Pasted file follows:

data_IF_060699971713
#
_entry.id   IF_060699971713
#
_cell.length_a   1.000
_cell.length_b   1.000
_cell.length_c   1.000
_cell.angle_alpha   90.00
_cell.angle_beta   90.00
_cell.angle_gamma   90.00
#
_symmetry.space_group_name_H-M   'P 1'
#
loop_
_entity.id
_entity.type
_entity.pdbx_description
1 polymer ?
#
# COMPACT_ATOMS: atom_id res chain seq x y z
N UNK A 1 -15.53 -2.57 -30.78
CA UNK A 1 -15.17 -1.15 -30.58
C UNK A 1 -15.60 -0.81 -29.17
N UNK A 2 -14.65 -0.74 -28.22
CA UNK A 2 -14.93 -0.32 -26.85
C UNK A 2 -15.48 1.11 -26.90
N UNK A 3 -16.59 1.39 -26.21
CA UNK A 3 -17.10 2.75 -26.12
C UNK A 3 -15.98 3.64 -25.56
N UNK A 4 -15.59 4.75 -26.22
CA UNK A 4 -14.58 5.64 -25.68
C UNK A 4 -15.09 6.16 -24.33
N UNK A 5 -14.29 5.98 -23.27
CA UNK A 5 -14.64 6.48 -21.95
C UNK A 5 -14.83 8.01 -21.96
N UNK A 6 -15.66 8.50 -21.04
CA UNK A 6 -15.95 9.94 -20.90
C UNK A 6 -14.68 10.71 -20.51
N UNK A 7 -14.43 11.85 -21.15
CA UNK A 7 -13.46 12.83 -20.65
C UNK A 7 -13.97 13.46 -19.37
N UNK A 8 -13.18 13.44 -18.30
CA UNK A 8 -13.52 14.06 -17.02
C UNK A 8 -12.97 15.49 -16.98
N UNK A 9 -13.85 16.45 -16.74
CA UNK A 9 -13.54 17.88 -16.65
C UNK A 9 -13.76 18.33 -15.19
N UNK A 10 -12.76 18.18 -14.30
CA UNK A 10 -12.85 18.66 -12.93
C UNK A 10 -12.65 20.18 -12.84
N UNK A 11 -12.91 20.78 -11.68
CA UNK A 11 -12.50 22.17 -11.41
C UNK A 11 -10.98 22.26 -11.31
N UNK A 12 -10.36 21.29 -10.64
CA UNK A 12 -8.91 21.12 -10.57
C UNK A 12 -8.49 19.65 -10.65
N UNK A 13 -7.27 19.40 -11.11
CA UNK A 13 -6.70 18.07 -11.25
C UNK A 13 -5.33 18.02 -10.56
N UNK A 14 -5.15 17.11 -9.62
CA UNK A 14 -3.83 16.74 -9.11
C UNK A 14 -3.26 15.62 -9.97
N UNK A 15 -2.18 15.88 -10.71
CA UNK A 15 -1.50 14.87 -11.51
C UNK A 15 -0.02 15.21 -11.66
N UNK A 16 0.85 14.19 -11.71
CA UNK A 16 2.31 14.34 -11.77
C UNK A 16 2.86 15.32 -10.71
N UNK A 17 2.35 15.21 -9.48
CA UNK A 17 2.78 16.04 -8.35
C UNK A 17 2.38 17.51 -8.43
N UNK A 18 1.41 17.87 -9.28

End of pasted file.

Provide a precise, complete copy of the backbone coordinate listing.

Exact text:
data_IF_060699971713
#
_entry.id   IF_060699971713
#
_cell.length_a   1.000
_cell.length_b   1.000
_cell.length_c   1.000
_cell.angle_alpha   90.00
_cell.angle_beta   90.00
_cell.angle_gamma   90.00
#
_symmetry.space_group_name_H-M   'P 1'
#
loop_
_entity.id
_entity.type
_entity.pdbx_description
1 polymer ?
#
# COMPACT_ATOMS: atom_id res chain seq x y z
N UNK A 1 -15.53 -2.57 -30.78
CA UNK A 1 -15.17 -1.15 -30.58
C UNK A 1 -15.60 -0.81 -29.17
N UNK A 2 -14.65 -0.74 -28.22
CA UNK A 2 -14.93 -0.32 -26.85
C UNK A 2 -15.48 1.11 -26.90
N UNK A 3 -16.59 1.39 -26.21
CA UNK A 3 -17.10 2.75 -26.12
C UNK A 3 -15.98 3.64 -25.56
N UNK A 4 -15.59 4.75 -26.22
CA UNK A 4 -14.58 5.64 -25.68
C UNK A 4 -15.09 6.16 -24.33
N UNK A 5 -14.29 5.98 -23.27
CA UNK A 5 -14.64 6.48 -21.95
C UNK A 5 -14.83 8.01 -21.96
N UNK A 6 -15.66 8.50 -21.04
CA UNK A 6 -15.95 9.94 -20.90
C UNK A 6 -14.68 10.71 -20.51
N UNK A 7 -14.43 11.85 -21.15
CA UNK A 7 -13.46 12.83 -20.65
C UNK A 7 -13.97 13.46 -19.37
N UNK A 8 -13.18 13.44 -18.30
CA UNK A 8 -13.52 14.06 -17.02
C UNK A 8 -12.97 15.49 -16.98
N UNK A 9 -13.85 16.45 -16.74
CA UNK A 9 -13.54 17.88 -16.65
C UNK A 9 -13.76 18.33 -15.19
N UNK A 10 -12.76 18.18 -14.30
CA UNK A 10 -12.85 18.66 -12.93
C UNK A 10 -12.65 20.18 -12.84
N UNK A 11 -12.91 20.78 -11.68
CA UNK A 11 -12.50 22.17 -11.41
C UNK A 11 -10.98 22.26 -11.31
N UNK A 12 -10.36 21.29 -10.64
CA UNK A 12 -8.91 21.12 -10.57
C UNK A 12 -8.49 19.65 -10.65
N UNK A 13 -7.27 19.40 -11.11
CA UNK A 13 -6.70 18.07 -11.25
C UNK A 13 -5.33 18.02 -10.56
N UNK A 14 -5.15 17.11 -9.62
CA UNK A 14 -3.83 16.74 -9.11
C UNK A 14 -3.26 15.62 -9.97
N UNK A 15 -2.18 15.88 -10.71
CA UNK A 15 -1.50 14.87 -11.51
C UNK A 15 -0.02 15.21 -11.66
N UNK A 16 0.85 14.19 -11.71
CA UNK A 16 2.31 14.34 -11.77
C UNK A 16 2.86 15.32 -10.71
N UNK A 17 2.35 15.21 -9.48
CA UNK A 17 2.78 16.04 -8.35
C UNK A 17 2.38 17.51 -8.43
N UNK A 18 1.41 17.87 -9.28